Vol. 1, No. 3 - Jan/Feb 2016
The Renew Issue
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We create a magazine that shares the stories of makers and innovators spanning our great northern state. As we feature bold and inspiring Minnesotans—from craftsman to beekeepers, artists to farmers, brewers to foodies—we’re here to build a timeless collection of tales from each region across the state. We aim to strengthen and promote sustainable, beautiful, altruistic, unique, and creative communities. We are so proud to share our one-of-a-kind Minnesota magazine with you.
www.makeitmn.com/subscribe b MAKE IT MINNESOTA
EDITOR’S NOTE Greetings all, The paths that we follow shift and move, the world is not static it changes, and so we have a change to announce as well. I will be stepping aside to undertake additional duties and projects while our new partner Kara Larson will be stepping into the role as editor. I wish you all well and I know you are in good hands. - Benjamin Matzke
Welcome to Vol. 1, Issue No. 3 The Renew Issue It’s important that we start from the beginning. Really, it’s the best place to start. In our premiere issue of 2016, we seek to create something genuine, refreshing, honest—a magazine that reflects the innovative Minnesota creative community that inspires us every day. The New Year, with all its enlivening promise, has prompted us to take creative risks and continue to evolve as a magazine. Issue No. 3 is themed “Renew” and as such, every story that fills these pages aims to share the hopeful revitalization of starting anew. So, go ahead, read on. Read the tale of a urban bread maker who delivers by bicycle, a vibrant couple who makes kimchi, a brewery whose farm-to-bottle ale sent them harvesting wild rice in Northern Minnesota, an in-depth exploration of two “hidden” Minnesota cities, the top winners in our photo contest that collected over 1200 incredible Minnesota photos, and a whole lot more. Just so you know: it’s all beautiful. We are so proud to share our exceptional Minnesota magazine with you. And we hope you enjoy the stories to come. To quote Jack Kerouac, “This foolish gang was bending onward.” Join us, if you will.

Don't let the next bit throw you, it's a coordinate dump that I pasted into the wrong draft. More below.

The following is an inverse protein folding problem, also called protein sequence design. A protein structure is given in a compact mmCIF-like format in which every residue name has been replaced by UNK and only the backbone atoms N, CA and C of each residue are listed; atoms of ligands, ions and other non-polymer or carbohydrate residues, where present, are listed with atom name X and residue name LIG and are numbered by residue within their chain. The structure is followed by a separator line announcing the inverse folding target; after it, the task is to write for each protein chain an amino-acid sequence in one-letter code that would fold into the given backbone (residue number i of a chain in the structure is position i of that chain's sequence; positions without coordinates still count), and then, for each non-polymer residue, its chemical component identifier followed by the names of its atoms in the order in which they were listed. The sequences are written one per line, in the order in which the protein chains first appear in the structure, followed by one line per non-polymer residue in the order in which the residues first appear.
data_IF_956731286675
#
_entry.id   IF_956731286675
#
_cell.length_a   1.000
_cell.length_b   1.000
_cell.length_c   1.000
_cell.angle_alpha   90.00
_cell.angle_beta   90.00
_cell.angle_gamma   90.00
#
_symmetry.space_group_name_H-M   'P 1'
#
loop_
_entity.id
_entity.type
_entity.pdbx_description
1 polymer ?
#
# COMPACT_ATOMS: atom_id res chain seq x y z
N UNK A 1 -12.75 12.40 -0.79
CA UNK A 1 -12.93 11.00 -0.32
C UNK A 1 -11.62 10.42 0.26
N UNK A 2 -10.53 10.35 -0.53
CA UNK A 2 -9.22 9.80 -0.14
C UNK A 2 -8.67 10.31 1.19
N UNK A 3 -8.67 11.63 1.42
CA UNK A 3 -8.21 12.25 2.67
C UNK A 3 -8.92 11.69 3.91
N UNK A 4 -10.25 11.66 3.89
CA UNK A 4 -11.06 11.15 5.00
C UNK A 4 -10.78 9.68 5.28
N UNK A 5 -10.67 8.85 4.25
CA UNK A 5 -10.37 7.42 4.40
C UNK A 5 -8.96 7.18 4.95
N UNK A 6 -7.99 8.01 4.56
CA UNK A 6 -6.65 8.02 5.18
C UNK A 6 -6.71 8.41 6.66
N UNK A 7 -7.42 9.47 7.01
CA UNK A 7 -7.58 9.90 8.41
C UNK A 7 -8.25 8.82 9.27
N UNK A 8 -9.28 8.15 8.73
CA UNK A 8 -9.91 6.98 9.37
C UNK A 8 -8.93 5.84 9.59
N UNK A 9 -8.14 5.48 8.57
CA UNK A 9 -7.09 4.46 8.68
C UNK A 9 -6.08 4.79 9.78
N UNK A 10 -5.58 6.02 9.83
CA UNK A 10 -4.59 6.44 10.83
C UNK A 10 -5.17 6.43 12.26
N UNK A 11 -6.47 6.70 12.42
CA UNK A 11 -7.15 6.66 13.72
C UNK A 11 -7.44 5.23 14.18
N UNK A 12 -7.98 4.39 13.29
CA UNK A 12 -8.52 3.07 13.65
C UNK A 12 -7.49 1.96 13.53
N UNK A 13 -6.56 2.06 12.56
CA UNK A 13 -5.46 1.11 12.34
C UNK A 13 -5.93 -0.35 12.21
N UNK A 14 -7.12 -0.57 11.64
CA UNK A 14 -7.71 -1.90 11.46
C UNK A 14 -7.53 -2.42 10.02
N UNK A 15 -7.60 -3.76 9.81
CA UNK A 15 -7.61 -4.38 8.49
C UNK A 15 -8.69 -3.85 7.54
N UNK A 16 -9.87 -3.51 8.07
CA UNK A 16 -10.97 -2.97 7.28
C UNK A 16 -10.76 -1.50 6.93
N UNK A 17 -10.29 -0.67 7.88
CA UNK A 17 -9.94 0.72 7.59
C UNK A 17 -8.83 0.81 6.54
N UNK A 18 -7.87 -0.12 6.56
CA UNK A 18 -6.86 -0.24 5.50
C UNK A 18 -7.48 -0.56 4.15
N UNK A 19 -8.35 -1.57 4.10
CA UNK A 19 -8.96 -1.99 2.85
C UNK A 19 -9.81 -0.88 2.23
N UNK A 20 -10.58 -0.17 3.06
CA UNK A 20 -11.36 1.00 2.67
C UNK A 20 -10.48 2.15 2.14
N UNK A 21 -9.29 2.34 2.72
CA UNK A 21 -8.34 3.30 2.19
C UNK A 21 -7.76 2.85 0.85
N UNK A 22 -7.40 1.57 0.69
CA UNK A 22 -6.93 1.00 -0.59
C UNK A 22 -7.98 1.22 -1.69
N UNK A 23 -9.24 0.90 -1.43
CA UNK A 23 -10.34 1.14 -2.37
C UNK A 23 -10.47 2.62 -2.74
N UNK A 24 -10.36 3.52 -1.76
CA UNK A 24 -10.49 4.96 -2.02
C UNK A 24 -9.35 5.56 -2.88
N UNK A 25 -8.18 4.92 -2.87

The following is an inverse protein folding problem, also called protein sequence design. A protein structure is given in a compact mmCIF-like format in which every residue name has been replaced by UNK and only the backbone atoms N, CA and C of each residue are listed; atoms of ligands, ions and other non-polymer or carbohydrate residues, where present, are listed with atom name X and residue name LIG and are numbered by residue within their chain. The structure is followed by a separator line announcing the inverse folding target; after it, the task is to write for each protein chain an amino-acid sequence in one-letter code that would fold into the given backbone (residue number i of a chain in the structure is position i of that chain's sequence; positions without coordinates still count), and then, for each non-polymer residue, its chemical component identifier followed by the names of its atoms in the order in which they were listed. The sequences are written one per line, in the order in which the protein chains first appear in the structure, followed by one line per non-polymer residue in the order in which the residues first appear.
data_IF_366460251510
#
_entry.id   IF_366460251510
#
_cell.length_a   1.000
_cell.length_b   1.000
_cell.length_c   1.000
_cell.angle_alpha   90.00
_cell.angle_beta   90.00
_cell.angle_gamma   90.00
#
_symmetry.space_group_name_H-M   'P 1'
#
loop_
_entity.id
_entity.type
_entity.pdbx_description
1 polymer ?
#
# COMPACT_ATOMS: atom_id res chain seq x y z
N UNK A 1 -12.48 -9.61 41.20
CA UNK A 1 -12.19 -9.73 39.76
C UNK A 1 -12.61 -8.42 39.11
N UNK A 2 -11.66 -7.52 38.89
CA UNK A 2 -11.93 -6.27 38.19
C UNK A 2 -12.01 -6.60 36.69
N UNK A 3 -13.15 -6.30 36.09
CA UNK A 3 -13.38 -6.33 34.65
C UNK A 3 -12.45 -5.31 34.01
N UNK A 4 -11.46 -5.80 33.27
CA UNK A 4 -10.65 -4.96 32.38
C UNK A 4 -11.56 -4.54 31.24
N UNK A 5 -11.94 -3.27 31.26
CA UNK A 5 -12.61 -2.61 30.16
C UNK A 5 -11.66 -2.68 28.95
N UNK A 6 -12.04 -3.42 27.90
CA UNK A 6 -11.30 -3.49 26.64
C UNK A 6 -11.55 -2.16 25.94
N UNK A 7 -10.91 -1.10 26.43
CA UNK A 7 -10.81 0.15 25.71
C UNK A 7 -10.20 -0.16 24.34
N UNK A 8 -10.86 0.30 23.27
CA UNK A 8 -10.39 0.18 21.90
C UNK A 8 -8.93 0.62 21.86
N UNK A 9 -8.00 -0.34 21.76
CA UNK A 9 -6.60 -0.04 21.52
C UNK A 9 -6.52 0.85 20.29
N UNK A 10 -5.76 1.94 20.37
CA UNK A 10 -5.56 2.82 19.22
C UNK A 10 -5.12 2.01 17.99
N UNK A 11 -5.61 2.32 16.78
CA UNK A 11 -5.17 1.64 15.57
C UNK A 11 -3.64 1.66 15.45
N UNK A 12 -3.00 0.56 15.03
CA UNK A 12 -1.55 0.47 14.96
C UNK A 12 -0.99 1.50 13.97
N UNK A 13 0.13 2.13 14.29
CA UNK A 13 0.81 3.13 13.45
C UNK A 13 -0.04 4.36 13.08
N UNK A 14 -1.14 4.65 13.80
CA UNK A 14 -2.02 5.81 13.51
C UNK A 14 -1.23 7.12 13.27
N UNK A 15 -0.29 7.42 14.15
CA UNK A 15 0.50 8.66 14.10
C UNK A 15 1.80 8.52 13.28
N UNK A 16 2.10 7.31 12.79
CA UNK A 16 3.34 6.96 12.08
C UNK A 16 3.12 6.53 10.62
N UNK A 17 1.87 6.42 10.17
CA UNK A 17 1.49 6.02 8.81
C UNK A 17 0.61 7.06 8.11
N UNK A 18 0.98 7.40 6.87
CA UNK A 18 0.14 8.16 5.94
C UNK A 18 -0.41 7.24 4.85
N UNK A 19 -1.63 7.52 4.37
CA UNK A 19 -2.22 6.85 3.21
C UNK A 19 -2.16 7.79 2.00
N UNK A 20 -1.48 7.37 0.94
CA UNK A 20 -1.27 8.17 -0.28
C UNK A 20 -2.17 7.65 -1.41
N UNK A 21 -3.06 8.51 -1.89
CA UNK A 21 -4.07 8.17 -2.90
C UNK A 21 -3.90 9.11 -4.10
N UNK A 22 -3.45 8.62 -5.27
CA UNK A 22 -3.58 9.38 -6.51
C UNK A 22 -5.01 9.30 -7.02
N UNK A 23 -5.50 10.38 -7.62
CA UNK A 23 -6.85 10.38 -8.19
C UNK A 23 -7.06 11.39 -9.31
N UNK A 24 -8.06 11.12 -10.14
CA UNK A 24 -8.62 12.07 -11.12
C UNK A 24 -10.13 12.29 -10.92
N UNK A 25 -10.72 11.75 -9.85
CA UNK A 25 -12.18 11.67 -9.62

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Contributors Editor Kara Larson Production Manager Leah Matzke